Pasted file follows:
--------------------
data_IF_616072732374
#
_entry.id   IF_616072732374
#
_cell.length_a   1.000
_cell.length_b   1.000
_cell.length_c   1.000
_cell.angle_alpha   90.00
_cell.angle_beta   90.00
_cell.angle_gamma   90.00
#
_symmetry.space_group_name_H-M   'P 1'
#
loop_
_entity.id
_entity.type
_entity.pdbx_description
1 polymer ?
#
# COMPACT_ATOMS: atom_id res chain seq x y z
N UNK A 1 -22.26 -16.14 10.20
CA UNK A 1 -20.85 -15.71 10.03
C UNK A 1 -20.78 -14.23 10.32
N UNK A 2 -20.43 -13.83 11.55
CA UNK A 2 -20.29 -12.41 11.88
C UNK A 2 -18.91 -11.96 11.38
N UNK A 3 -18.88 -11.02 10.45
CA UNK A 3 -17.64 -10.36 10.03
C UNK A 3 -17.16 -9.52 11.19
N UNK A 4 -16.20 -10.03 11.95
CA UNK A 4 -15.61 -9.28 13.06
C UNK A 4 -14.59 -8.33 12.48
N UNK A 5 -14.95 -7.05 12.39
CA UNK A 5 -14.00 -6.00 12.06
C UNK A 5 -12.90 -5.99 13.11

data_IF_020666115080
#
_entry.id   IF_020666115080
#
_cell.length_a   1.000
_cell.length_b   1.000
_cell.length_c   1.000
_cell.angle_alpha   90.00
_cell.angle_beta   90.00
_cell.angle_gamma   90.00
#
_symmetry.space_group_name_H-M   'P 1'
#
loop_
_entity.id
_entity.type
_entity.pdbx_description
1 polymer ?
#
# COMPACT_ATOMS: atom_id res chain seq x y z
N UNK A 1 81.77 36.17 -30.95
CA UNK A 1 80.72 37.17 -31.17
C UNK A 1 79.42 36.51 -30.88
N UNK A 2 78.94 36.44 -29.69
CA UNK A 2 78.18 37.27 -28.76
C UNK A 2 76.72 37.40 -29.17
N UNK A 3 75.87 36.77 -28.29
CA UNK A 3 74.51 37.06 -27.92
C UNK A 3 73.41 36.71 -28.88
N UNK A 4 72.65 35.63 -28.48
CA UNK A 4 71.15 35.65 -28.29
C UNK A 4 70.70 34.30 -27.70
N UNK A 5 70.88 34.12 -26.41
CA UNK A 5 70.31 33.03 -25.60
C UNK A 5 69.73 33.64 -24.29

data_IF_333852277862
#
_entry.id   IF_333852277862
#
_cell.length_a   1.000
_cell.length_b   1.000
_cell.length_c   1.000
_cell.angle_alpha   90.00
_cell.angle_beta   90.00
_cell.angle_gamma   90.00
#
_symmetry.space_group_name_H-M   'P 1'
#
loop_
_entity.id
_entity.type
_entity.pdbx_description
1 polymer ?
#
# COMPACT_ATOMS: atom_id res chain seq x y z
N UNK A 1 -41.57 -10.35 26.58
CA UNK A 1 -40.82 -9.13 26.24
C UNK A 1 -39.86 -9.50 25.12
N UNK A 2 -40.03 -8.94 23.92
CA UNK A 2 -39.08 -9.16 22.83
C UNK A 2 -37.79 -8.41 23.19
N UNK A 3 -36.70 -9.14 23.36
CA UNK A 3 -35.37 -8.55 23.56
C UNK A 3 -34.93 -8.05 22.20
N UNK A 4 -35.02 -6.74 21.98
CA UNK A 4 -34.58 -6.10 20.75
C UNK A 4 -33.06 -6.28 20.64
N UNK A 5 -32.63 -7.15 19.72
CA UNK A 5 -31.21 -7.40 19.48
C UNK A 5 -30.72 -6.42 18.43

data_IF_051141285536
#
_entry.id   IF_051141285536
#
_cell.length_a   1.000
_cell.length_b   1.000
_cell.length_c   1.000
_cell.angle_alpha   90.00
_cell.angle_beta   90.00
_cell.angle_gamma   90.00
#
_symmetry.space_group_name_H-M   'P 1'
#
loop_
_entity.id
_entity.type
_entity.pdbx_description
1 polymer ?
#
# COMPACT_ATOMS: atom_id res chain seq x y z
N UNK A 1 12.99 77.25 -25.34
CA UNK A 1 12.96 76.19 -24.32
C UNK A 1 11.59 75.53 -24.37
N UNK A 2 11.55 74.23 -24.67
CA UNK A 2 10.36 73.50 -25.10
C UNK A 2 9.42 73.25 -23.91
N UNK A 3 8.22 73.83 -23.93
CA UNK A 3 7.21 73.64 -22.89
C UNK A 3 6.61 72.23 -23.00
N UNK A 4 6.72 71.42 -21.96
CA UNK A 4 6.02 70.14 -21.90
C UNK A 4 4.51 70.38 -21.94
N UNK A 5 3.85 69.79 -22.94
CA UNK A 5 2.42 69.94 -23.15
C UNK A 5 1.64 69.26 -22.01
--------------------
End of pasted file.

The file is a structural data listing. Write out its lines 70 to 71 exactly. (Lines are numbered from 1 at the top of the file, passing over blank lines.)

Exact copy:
C UNK A 5 69.73 33.64 -24.29

data_IF_333852277862